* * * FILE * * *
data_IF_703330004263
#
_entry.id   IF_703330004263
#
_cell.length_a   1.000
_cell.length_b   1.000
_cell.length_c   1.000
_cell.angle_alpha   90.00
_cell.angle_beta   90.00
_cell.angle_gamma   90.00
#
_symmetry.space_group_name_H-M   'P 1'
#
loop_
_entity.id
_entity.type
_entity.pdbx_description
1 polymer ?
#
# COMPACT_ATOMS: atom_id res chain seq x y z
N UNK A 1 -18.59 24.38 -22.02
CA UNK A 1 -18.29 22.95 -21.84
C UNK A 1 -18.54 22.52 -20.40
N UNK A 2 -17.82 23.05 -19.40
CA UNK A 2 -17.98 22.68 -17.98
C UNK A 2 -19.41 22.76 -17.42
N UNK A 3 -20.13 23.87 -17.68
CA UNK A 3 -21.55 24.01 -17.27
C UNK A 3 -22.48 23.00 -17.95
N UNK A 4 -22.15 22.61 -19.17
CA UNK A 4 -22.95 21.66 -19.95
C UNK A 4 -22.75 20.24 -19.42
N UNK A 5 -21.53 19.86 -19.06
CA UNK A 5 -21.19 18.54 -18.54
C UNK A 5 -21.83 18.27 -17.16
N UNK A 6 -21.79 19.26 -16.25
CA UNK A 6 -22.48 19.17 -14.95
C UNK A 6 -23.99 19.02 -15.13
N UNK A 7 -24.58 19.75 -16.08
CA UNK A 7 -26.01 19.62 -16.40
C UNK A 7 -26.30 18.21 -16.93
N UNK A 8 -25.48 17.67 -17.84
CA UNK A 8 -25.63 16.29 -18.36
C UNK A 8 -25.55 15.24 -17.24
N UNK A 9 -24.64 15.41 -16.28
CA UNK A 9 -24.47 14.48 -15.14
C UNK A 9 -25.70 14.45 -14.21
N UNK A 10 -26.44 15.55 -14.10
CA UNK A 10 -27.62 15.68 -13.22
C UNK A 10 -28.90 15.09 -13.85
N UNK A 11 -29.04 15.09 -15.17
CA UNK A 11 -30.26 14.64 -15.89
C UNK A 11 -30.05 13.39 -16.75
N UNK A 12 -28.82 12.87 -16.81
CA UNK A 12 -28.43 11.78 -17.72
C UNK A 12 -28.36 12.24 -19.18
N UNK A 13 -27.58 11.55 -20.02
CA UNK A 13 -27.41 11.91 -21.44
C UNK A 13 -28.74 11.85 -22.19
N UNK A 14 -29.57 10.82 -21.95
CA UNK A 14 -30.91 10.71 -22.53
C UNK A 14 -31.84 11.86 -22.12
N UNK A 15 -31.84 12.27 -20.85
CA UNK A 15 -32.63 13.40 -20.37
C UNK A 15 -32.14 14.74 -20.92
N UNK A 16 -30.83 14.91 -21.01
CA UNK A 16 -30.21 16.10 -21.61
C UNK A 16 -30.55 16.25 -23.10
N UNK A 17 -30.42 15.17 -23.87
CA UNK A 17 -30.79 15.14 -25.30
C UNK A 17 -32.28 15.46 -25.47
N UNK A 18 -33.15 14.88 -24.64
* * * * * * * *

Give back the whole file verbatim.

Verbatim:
data_IF_703330004263
#
_entry.id   IF_703330004263
#
_cell.length_a   1.000
_cell.length_b   1.000
_cell.length_c   1.000
_cell.angle_alpha   90.00
_cell.angle_beta   90.00
_cell.angle_gamma   90.00
#
_symmetry.space_group_name_H-M   'P 1'
#
loop_
_entity.id
_entity.type
_entity.pdbx_description
1 polymer ?
#
# COMPACT_ATOMS: atom_id res chain seq x y z
N UNK A 1 -18.59 24.38 -22.02
CA UNK A 1 -18.29 22.95 -21.84
C UNK A 1 -18.54 22.52 -20.40
N UNK A 2 -17.82 23.05 -19.40
CA UNK A 2 -17.98 22.68 -17.98
C UNK A 2 -19.41 22.76 -17.42
N UNK A 3 -20.13 23.87 -17.68
CA UNK A 3 -21.55 24.01 -17.27
C UNK A 3 -22.48 23.00 -17.95
N UNK A 4 -22.15 22.61 -19.17
CA UNK A 4 -22.95 21.66 -19.95
C UNK A 4 -22.75 20.24 -19.42
N UNK A 5 -21.53 19.86 -19.06
CA UNK A 5 -21.19 18.54 -18.54
C UNK A 5 -21.83 18.27 -17.16
N UNK A 6 -21.79 19.26 -16.25
CA UNK A 6 -22.48 19.17 -14.95
C UNK A 6 -23.99 19.02 -15.13
N UNK A 7 -24.58 19.75 -16.08
CA UNK A 7 -26.01 19.62 -16.40
C UNK A 7 -26.30 18.21 -16.93
N UNK A 8 -25.48 17.67 -17.84
CA UNK A 8 -25.63 16.29 -18.36
C UNK A 8 -25.55 15.24 -17.24
N UNK A 9 -24.64 15.41 -16.28
CA UNK A 9 -24.47 14.48 -15.14
C UNK A 9 -25.70 14.45 -14.21
N UNK A 10 -26.44 15.55 -14.10
CA UNK A 10 -27.62 15.68 -13.22
C UNK A 10 -28.90 15.09 -13.85
N UNK A 11 -29.04 15.09 -15.17
CA UNK A 11 -30.26 14.64 -15.89
C UNK A 11 -30.05 13.39 -16.75
N UNK A 12 -28.82 12.87 -16.81
CA UNK A 12 -28.43 11.78 -17.72
C UNK A 12 -28.36 12.24 -19.18
N UNK A 13 -27.58 11.55 -20.02
CA UNK A 13 -27.41 11.91 -21.44
C UNK A 13 -28.74 11.85 -22.19
N UNK A 14 -29.57 10.82 -21.95
CA UNK A 14 -30.91 10.71 -22.53
C UNK A 14 -31.84 11.86 -22.12
N UNK A 15 -31.84 12.27 -20.85
CA UNK A 15 -32.63 13.40 -20.37
C UNK A 15 -32.14 14.74 -20.92
N UNK A 16 -30.83 14.91 -21.01
CA UNK A 16 -30.21 16.10 -21.61
C UNK A 16 -30.55 16.25 -23.10
N UNK A 17 -30.42 15.17 -23.87
CA UNK A 17 -30.79 15.14 -25.30
C UNK A 17 -32.28 15.46 -25.47
N UNK A 18 -33.15 14.88 -24.64